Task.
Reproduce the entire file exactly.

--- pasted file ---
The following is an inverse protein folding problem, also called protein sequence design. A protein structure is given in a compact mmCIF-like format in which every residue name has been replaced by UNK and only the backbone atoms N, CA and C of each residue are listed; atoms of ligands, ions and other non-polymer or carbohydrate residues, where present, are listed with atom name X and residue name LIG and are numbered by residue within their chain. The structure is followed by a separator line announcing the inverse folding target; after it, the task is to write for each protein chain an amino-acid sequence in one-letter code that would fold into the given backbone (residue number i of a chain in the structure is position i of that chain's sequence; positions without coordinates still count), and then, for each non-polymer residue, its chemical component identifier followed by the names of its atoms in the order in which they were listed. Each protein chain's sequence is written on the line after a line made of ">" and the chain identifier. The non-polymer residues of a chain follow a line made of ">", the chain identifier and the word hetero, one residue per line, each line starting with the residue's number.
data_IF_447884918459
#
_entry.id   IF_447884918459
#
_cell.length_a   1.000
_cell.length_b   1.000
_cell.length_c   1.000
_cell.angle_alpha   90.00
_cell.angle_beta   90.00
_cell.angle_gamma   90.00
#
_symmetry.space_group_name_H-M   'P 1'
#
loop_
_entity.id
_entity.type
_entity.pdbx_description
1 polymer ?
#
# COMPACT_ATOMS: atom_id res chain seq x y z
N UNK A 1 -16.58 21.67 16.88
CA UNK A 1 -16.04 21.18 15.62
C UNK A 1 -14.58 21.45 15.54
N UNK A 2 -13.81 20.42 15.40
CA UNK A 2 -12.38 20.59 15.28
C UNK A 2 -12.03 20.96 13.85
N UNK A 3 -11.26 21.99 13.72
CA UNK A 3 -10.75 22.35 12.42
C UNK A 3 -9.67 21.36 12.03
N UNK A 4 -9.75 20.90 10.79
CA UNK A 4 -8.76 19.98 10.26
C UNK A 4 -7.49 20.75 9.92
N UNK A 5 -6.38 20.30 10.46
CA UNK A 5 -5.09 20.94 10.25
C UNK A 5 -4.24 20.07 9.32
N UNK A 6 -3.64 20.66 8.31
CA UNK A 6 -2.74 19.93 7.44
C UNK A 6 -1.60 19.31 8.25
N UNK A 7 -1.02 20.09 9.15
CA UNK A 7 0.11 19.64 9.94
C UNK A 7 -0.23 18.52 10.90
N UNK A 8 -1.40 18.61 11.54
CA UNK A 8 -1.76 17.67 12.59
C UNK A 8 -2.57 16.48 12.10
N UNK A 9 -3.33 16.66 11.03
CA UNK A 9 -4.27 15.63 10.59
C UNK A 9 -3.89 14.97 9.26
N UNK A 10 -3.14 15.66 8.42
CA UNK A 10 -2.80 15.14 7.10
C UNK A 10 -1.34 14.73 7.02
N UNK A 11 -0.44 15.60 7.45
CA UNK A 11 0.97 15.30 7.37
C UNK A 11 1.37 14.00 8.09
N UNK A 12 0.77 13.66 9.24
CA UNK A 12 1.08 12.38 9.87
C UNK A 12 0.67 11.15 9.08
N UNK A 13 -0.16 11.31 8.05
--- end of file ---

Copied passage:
The following is an inverse protein folding problem, also called protein sequence design. A protein structure is given in a compact mmCIF-like format in which every residue name has been replaced by UNK and only the backbone atoms N, CA and C of each residue are listed; atoms of ligands, ions and other non-polymer or carbohydrate residues, where present, are listed with atom name X and residue name LIG and are numbered by residue within their chain. The structure is followed by a separator line announcing the inverse folding target; after it, the task is to write for each protein chain an amino-acid sequence in one-letter code that would fold into the given backbone (residue number i of a chain in the structure is position i of that chain's sequence; positions without coordinates still count), and then, for each non-polymer residue, its chemical component identifier followed by the names of its atoms in the order in which they were listed. Each protein chain's sequence is written on the line after a line made of ">" and the chain identifier. The non-polymer residues of a chain follow a line made of ">", the chain identifier and the word hetero, one residue per line, each line starting with the residue's number.
data_IF_447884918459
#
_entry.id   IF_447884918459
#
_cell.length_a   1.000
_cell.length_b   1.000
_cell.length_c   1.000
_cell.angle_alpha   90.00
_cell.angle_beta   90.00
_cell.angle_gamma   90.00
#
_symmetry.space_group_name_H-M   'P 1'
#
loop_
_entity.id
_entity.type
_entity.pdbx_description
1 polymer ?
#
# COMPACT_ATOMS: atom_id res chain seq x y z
N UNK A 1 -16.58 21.67 16.88
CA UNK A 1 -16.04 21.18 15.62
C UNK A 1 -14.58 21.45 15.54
N UNK A 2 -13.81 20.42 15.40
CA UNK A 2 -12.38 20.59 15.28
C UNK A 2 -12.03 20.96 13.85
N UNK A 3 -11.26 21.99 13.72
CA UNK A 3 -10.75 22.35 12.42
C UNK A 3 -9.67 21.36 12.03
N UNK A 4 -9.75 20.90 10.79
CA UNK A 4 -8.76 19.98 10.26
C UNK A 4 -7.49 20.75 9.92
N UNK A 5 -6.38 20.30 10.46
CA UNK A 5 -5.09 20.94 10.25
C UNK A 5 -4.24 20.07 9.32
N UNK A 6 -3.64 20.66 8.31
CA UNK A 6 -2.74 19.93 7.44
C UNK A 6 -1.60 19.31 8.25
N UNK A 7 -1.02 20.09 9.15
CA UNK A 7 0.11 19.64 9.94
C UNK A 7 -0.23 18.52 10.90
N UNK A 8 -1.40 18.61 11.54
CA UNK A 8 -1.76 17.67 12.59
C UNK A 8 -2.57 16.48 12.10
N UNK A 9 -3.33 16.66 11.03
CA UNK A 9 -4.27 15.63 10.59
C UNK A 9 -3.89 14.97 9.26
N UNK A 10 -3.14 15.66 8.42
CA UNK A 10 -2.80 15.14 7.10
C UNK A 10 -1.34 14.73 7.02
N UNK A 11 -0.44 15.60 7.45
CA UNK A 11 0.97 15.30 7.37
C UNK A 11 1.37 14.00 8.09
N UNK A 12 0.77 13.66 9.24
CA UNK A 12 1.08 12.38 9.87
C UNK A 12 0.67 11.15 9.08
N UNK A 13 -0.16 11.31 8.05